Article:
SINCE 2016 THERE have been a number of global events that created – and are still creating – quite a bit of turmoil; not least among investors.
From unrest in the Levant region, trade tensions between the US and China, Brexit, the effects of climate change on the migration of people, and food insecurity, global events have meant that wealth and investment decisions are seeing some interesting trends – particularly when it comes to how some asset classes are performing in comparison with others.
And for that class of movers and shakers in the world who invest in a range of assets in an effort to generate greater wealth, there have been some changes to the breadth of the investment landscape.
Traditionally, stocks, bonds, commodities and property have been common modes of wealth creation, but these assets have exhibited some uncertainty for a number of years now. Despite a period of pronounced peaks and troughs, the world is coming to the end of one of the longest bull markets in modern history – from the bottom of the financial crisis that began in 2008, until the present, according to the Wall Street Journal. What this ongoing cycle of wide-spread productivity and market favourability means is that there has been an increase in the number of people able to generate wealth.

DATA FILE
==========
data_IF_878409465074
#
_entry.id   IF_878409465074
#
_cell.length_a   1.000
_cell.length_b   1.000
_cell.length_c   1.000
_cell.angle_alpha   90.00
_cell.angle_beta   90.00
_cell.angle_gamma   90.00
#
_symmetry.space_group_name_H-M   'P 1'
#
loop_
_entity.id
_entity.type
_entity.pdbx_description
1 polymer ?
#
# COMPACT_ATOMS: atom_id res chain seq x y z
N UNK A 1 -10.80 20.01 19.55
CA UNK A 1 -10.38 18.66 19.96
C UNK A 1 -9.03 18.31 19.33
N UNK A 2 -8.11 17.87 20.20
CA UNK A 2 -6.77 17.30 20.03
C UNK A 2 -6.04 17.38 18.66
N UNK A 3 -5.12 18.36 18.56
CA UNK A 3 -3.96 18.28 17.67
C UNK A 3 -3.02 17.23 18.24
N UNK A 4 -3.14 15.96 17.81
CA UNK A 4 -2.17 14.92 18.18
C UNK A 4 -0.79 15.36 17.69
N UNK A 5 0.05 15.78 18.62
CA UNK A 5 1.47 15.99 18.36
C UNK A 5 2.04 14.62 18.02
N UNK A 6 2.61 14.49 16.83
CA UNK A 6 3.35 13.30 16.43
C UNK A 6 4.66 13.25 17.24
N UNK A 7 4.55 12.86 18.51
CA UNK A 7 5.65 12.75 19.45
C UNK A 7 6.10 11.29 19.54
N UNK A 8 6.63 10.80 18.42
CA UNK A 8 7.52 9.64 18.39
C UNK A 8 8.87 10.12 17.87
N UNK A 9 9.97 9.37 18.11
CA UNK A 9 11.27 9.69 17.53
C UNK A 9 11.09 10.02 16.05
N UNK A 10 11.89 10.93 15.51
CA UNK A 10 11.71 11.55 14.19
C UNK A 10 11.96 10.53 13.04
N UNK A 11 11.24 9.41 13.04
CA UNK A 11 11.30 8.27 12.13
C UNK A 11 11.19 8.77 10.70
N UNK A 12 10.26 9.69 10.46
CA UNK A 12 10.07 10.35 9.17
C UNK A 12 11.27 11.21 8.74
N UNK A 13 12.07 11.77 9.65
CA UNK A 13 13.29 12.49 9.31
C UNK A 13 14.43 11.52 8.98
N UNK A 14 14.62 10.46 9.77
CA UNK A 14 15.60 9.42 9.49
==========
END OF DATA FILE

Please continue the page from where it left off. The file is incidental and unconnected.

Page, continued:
Knight Frank’s 2019 Wealth Report says that “the global UHNWI (ultra high net worth individuals) population is forecast to rise by 22 per cent over the next five years, meaning an extra 43,000 people will be worth more than $30m by 2023”. And meanwhile, those that already meet a healthy threshold can continue to expect their wealth to increase in the years ahead.
The global wealth shift
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